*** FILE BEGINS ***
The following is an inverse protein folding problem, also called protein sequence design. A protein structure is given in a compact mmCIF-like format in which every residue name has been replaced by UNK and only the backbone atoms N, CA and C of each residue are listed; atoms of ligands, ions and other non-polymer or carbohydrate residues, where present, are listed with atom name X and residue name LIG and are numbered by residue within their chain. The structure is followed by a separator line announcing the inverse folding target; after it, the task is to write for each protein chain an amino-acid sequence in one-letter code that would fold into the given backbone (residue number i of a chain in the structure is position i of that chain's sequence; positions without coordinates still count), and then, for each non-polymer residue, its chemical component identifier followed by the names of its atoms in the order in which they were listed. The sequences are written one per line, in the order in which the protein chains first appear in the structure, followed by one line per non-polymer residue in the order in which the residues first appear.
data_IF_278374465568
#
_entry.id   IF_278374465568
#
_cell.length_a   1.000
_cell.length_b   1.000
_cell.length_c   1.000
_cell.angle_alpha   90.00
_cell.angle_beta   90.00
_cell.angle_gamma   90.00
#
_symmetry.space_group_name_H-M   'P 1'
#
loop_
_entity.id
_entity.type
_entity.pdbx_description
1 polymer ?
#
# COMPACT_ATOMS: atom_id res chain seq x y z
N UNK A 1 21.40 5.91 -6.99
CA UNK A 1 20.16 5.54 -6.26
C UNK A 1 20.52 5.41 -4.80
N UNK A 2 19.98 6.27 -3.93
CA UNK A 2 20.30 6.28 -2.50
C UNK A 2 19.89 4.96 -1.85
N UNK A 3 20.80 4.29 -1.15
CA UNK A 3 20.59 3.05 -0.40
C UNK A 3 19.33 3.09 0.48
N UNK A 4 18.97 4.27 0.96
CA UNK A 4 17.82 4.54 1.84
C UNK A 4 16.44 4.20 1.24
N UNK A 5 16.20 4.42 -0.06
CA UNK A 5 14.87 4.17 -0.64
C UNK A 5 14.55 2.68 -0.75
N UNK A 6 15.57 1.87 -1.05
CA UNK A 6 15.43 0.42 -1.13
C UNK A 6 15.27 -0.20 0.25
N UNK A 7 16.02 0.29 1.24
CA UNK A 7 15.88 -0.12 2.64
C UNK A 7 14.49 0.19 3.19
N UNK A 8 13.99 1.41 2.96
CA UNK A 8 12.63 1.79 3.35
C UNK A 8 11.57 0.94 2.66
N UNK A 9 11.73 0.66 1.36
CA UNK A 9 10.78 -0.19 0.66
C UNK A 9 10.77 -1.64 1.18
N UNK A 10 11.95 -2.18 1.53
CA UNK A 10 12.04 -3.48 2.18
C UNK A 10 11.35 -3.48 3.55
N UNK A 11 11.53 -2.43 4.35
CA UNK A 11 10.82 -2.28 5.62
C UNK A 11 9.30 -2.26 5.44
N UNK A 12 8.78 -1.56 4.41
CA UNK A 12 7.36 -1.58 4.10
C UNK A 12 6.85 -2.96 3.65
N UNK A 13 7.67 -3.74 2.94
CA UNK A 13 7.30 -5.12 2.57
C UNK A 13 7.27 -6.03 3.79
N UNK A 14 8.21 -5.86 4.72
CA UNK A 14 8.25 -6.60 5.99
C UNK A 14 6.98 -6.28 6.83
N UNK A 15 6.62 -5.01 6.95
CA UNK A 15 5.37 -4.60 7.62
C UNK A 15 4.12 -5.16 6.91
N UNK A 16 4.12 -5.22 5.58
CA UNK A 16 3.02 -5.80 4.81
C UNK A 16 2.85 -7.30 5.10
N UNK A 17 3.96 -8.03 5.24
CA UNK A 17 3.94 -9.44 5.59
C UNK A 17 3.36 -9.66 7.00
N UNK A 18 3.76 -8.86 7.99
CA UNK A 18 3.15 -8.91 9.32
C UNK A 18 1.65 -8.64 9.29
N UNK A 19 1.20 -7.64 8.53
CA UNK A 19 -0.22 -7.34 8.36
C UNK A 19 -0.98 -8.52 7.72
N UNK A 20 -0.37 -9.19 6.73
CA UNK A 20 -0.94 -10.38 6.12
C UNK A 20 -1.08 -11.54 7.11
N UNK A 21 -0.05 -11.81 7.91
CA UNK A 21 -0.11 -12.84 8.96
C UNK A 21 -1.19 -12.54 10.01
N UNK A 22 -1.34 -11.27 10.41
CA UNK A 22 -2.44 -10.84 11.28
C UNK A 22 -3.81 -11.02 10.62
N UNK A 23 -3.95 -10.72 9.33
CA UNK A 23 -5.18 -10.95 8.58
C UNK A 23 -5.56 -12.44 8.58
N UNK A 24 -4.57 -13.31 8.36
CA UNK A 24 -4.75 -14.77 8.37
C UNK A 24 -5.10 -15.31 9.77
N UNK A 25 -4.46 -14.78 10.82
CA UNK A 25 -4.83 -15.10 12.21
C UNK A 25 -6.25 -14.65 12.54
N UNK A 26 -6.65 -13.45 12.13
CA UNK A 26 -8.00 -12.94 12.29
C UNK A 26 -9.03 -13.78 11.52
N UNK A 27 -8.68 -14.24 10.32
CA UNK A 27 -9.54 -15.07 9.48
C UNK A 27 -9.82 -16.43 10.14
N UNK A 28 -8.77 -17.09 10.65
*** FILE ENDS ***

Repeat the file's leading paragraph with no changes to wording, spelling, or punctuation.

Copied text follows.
The following is an inverse protein folding problem, also called protein sequence design. A protein structure is given in a compact mmCIF-like format in which every residue name has been replaced by UNK and only the backbone atoms N, CA and C of each residue are listed; atoms of ligands, ions and other non-polymer or carbohydrate residues, where present, are listed with atom name X and residue name LIG and are numbered by residue within their chain. The structure is followed by a separator line announcing the inverse folding target; after it, the task is to write for each protein chain an amino-acid sequence in one-letter code that would fold into the given backbone (residue number i of a chain in the structure is position i of that chain's sequence; positions without coordinates still count), and then, for each non-polymer residue, its chemical component identifier followed by the names of its atoms in the order in which they were listed. The sequences are written one per line, in the order in which the protein chains first appear in the structure, followed by one line per non-polymer residue in the order in which the residues first appear.